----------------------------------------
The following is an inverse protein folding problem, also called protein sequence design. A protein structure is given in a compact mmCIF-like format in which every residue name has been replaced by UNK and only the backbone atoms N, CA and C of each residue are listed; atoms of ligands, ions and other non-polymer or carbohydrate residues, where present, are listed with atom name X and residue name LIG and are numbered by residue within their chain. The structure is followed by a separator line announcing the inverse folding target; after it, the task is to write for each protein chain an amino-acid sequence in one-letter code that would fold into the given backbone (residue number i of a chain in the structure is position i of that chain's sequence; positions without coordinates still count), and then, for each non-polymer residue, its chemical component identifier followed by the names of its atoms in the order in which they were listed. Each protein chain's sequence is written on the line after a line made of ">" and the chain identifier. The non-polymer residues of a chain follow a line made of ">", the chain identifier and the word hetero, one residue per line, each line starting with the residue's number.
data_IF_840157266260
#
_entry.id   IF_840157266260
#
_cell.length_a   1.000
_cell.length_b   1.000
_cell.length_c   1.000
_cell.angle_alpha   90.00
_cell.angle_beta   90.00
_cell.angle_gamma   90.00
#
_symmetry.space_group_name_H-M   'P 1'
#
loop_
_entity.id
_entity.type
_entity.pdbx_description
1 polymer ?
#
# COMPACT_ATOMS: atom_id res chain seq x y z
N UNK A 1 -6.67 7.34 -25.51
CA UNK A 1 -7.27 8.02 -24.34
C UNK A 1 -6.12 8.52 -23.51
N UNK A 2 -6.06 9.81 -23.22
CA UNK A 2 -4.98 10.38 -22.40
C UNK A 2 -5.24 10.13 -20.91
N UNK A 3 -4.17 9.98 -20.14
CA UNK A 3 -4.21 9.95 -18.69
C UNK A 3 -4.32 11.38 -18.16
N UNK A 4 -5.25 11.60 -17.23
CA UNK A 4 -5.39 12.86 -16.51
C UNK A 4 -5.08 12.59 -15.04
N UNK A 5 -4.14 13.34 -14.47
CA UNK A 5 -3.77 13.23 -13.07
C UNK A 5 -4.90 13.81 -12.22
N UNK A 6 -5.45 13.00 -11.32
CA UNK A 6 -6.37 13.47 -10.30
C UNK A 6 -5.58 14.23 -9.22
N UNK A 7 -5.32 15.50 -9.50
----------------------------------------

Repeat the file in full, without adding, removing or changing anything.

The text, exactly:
The following is an inverse protein folding problem, also called protein sequence design. A protein structure is given in a compact mmCIF-like format in which every residue name has been replaced by UNK and only the backbone atoms N, CA and C of each residue are listed; atoms of ligands, ions and other non-polymer or carbohydrate residues, where present, are listed with atom name X and residue name LIG and are numbered by residue within their chain. The structure is followed by a separator line announcing the inverse folding target; after it, the task is to write for each protein chain an amino-acid sequence in one-letter code that would fold into the given backbone (residue number i of a chain in the structure is position i of that chain's sequence; positions without coordinates still count), and then, for each non-polymer residue, its chemical component identifier followed by the names of its atoms in the order in which they were listed. Each protein chain's sequence is written on the line after a line made of ">" and the chain identifier. The non-polymer residues of a chain follow a line made of ">", the chain identifier and the word hetero, one residue per line, each line starting with the residue's number.
data_IF_840157266260
#
_entry.id   IF_840157266260
#
_cell.length_a   1.000
_cell.length_b   1.000
_cell.length_c   1.000
_cell.angle_alpha   90.00
_cell.angle_beta   90.00
_cell.angle_gamma   90.00
#
_symmetry.space_group_name_H-M   'P 1'
#
loop_
_entity.id
_entity.type
_entity.pdbx_description
1 polymer ?
#
# COMPACT_ATOMS: atom_id res chain seq x y z
N UNK A 1 -6.67 7.34 -25.51
CA UNK A 1 -7.27 8.02 -24.34
C UNK A 1 -6.12 8.52 -23.51
N UNK A 2 -6.06 9.81 -23.22
CA UNK A 2 -4.98 10.38 -22.40
C UNK A 2 -5.24 10.13 -20.91
N UNK A 3 -4.17 9.98 -20.14
CA UNK A 3 -4.21 9.95 -18.69
C UNK A 3 -4.32 11.38 -18.16
N UNK A 4 -5.25 11.60 -17.23
CA UNK A 4 -5.39 12.86 -16.51
C UNK A 4 -5.08 12.59 -15.04
N UNK A 5 -4.14 13.34 -14.47
CA UNK A 5 -3.77 13.23 -13.07
C UNK A 5 -4.90 13.81 -12.22
N UNK A 6 -5.45 13.00 -11.32
CA UNK A 6 -6.37 13.47 -10.30
C UNK A 6 -5.58 14.23 -9.22
N UNK A 7 -5.32 15.50 -9.50